The Center for American Progress has released Chemical Security 101: What You Don’t Have Can’t Leak, or Be Blown Up by Terrorists. Whatever the awkwardness of the title, the report is excellent, identifying the 100+ most hazardous chemical facilities in the U.S. and listing specific actions they could take to change their operations to eliminate the hazard, rather than treating the problem as one for gates and guards. I'm familiar with the report because I spent a significant amount of time crunching numbers for part of it.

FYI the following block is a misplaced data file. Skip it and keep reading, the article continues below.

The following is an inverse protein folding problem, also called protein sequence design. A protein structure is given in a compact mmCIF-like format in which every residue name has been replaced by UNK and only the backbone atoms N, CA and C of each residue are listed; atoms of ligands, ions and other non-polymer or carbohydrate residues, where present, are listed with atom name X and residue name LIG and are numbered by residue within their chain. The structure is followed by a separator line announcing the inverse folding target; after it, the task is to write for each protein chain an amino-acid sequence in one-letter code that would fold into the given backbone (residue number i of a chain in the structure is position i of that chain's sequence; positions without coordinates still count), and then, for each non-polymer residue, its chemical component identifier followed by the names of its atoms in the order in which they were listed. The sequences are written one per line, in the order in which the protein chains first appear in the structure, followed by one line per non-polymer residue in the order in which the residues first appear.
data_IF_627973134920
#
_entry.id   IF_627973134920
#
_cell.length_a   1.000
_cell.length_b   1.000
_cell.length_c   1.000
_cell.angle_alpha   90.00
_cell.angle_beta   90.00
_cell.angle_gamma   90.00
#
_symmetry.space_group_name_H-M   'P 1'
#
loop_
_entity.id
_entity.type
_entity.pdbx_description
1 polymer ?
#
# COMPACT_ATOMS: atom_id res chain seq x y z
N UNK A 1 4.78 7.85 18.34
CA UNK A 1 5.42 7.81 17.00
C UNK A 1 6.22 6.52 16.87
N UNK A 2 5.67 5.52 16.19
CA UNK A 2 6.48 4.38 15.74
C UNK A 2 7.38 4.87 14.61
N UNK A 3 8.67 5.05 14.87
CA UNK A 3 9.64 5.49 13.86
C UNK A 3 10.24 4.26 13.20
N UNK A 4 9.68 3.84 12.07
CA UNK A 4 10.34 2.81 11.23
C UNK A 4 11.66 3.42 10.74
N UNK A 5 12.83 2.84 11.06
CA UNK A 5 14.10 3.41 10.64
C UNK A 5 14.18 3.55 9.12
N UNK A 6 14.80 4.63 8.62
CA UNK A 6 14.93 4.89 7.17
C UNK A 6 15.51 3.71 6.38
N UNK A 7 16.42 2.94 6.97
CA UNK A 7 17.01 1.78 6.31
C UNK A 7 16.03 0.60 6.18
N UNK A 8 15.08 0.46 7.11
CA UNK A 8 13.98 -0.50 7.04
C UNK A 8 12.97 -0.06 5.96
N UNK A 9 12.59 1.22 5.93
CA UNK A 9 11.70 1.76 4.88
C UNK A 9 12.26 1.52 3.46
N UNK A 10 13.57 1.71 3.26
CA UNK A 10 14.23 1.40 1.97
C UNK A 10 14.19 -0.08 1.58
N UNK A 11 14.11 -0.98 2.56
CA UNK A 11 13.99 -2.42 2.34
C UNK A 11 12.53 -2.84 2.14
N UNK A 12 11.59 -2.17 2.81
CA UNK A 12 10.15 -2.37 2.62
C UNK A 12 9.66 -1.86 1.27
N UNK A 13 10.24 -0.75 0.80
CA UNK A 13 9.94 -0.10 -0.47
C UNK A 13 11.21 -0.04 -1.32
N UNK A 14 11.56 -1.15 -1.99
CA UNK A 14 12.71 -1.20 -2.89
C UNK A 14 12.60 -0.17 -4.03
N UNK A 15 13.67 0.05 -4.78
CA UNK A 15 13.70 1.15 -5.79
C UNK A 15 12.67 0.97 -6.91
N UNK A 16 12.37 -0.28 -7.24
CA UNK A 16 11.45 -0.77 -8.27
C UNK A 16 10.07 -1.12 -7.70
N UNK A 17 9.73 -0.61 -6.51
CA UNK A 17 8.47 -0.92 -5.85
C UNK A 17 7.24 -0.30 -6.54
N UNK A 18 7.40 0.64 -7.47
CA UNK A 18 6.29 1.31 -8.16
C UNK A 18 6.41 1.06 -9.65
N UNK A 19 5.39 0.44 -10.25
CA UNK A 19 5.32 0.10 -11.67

If and when I get through global warming databases on this blog, I'll write about chemical accident ones. The database used for this report, the Risk Management Plan database, has a particularly interesting history. The chemical industry and the Bush administration crippled what was supposed to be a publicly accessible database by restricting access to it to reading rooms where you could only get information on ten facilities at a time. Otherwise, they said, terrorists would use the data for targeting, even though all the actual incidents so far have been straightforward industrial accidents. And then they proceeded to block one law after another that would have required industry to actually do anything to protect people from these hazards. Computer people like to talk about Security Through Obscurity -- well, this was year after year of Security Theater For Obscurity.